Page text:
After two weeks of trekking, a dedicated team of Markham Stouffville Hospital (MSH) physicians, clinicians and hospital supporters took on an expedition to Mount Everest base camp through the Himalayan region of Nepal and successfully conquered the feat on May 1.

The team of 25 had only nine months to prepare for the adventure. They exercised a number of days each week, learned breathing techniques and geared up with all the necessary tools for the journey, all to ensure they could handle the tough terrains and varying conditions of one of the highest peaks in the world.

“Our expedition is no doubt one of the hardest, most humbling and most rewarding commitments each of us has ever done,” says Brad Morris, MSH Foundation board chair. “This experience tested our personal limits. Not only were there physical demands on our own fitness levels but physiology and the unknown of one’s body and ability to adapt to altitude and changing conditions were challenges too. Beyond the physical, it was a mental endurance challenge.”

The entire team relied heavily on one another to persevere – some days more difficult than the other. Family physician, Dr. Eileen Lougheed participated in the MSH Foundation adventure to Mount Kilimanjaro in 2011, also alongside her husband Brandon and anticipated some of the medical challenges.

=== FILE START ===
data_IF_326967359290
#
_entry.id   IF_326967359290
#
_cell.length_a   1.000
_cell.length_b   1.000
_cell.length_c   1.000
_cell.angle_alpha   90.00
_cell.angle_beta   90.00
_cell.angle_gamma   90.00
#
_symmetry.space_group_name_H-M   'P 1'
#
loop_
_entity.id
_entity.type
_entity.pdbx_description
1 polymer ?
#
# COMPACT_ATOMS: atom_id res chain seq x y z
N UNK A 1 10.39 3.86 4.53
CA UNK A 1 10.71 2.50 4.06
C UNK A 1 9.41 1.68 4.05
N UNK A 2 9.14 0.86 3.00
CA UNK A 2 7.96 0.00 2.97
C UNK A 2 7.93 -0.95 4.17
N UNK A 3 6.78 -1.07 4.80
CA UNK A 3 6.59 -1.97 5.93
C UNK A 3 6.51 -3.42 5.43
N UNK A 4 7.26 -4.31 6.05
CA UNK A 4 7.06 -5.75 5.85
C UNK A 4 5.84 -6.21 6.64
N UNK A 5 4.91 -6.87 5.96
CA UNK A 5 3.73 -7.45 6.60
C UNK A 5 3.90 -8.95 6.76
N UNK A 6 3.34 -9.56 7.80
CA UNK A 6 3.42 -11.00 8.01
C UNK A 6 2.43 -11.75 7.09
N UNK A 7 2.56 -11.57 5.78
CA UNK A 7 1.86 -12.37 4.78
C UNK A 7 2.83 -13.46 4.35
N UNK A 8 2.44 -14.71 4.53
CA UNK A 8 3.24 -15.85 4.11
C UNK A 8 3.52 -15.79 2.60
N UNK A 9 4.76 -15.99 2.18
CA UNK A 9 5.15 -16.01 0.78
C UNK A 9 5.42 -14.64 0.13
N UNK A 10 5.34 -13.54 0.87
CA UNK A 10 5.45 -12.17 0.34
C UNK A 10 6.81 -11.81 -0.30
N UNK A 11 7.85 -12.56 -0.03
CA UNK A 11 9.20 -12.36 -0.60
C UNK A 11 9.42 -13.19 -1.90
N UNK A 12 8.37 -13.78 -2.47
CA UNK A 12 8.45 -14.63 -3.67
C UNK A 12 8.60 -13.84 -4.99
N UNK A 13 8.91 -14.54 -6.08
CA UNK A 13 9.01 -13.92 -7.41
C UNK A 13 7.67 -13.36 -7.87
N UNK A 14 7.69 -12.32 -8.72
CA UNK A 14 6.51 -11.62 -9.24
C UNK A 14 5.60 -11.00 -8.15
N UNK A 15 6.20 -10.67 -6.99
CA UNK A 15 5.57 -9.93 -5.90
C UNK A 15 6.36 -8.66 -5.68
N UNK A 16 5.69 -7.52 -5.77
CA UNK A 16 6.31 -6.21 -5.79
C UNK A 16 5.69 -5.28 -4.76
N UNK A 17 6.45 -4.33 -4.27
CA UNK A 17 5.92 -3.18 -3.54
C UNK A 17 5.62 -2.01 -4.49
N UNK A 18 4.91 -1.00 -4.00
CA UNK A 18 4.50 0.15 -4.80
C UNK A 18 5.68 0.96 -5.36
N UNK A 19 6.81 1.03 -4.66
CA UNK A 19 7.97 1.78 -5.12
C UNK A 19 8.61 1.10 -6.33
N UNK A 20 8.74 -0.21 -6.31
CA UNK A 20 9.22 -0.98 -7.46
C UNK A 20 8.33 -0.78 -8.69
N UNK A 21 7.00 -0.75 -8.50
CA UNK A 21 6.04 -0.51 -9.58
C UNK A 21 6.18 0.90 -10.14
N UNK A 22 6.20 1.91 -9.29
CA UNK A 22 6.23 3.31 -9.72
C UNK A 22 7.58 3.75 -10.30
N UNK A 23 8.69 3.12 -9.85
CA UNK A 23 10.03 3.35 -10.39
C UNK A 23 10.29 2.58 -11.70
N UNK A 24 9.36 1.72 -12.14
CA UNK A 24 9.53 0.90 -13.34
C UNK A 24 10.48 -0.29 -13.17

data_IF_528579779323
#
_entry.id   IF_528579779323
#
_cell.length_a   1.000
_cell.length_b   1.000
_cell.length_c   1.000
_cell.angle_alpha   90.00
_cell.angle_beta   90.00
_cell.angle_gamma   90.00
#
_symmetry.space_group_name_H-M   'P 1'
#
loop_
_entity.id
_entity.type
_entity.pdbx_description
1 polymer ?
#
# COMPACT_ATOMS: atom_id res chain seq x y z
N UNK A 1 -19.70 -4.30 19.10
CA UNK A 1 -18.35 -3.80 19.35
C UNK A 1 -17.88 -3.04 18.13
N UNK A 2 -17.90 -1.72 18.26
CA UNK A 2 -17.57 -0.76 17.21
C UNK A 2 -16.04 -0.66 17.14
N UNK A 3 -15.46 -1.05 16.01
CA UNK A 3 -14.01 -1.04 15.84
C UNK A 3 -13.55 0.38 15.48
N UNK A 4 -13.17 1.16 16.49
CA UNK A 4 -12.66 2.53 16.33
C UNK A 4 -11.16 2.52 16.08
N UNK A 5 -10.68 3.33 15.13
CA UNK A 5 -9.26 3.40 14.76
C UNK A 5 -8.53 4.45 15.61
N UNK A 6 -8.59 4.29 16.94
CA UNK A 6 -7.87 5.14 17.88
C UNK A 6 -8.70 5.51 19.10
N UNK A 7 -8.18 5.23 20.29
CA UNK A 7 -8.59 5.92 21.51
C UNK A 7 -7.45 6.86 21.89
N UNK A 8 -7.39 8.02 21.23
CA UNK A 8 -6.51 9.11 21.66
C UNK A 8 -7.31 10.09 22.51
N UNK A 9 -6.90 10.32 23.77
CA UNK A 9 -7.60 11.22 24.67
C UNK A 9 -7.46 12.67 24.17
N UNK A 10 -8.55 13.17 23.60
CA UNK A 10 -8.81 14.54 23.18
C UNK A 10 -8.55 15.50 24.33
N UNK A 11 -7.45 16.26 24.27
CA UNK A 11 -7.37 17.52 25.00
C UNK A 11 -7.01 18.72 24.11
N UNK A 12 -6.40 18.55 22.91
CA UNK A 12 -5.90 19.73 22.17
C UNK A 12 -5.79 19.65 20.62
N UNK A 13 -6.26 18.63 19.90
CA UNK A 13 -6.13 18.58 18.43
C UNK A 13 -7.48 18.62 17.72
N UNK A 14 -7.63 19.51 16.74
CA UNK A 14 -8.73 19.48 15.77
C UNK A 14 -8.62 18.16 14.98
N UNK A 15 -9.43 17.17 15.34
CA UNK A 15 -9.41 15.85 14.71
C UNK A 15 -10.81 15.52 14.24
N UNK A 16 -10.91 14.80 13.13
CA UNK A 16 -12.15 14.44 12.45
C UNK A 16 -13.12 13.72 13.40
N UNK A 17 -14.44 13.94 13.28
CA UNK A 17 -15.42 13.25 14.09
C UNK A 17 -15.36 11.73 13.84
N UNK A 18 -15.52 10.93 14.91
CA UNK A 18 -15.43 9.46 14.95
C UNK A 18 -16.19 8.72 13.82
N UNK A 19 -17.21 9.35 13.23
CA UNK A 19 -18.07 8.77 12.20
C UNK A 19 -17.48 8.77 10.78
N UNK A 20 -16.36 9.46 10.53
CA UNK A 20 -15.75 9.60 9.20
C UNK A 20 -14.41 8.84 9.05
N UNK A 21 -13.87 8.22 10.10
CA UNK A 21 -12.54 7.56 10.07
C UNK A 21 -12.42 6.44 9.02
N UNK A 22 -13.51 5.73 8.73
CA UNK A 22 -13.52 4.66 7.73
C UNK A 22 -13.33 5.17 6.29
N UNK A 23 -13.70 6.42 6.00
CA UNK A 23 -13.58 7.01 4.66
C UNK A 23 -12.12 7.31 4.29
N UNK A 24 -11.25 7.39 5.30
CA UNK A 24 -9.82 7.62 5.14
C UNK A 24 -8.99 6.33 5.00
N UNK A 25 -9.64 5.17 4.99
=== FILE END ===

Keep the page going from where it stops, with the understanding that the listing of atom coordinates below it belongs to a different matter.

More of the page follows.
“In similar adventures I have been on, the typical illnesses do surface and they surface on day one,” she said. “They could be as simple as skin abrasions, respiratory infection to gastrointestinal concerns and musculoskeletal. When packing, I typically start from the bottom up and pack all the necessary tools and medicine required that would help support the entire team.”

The adventure coincided with the 65th anniversary celebration of Sir Edmund Hillary’s ascent to the top of Everest. The team was led by the legendary mountaineer, his son, Peter Hillary and accompanied by Andrew Lock, an Australian who has summited all 14 of the world’s 8,000-metre peaks.

“Peter was with us every step of the way,” says Susan Sheffield, MSH child development director. “We were also grateful to share in his passion for what the family has done and visited hospitals and schools that their family had built.”

Prior to the start of the trek – a number of the members volunteered at Nepalese schools and medical facilities as a way to give back to the developing country. That was on top of raising a
minimum of $10,000 each to support surgical care at MSH.

The team is continually fundraising and have raised nearly 80 per cent of their $750,000 goal to help MSH build a specialized “hybrid” operating room that’s expected to cut surgical wait times and improve patient care. Visit mshtrekeverest.ca for more information and to support the cause.

Photo: The MSH Trek Everest Team reach base camp on May 1.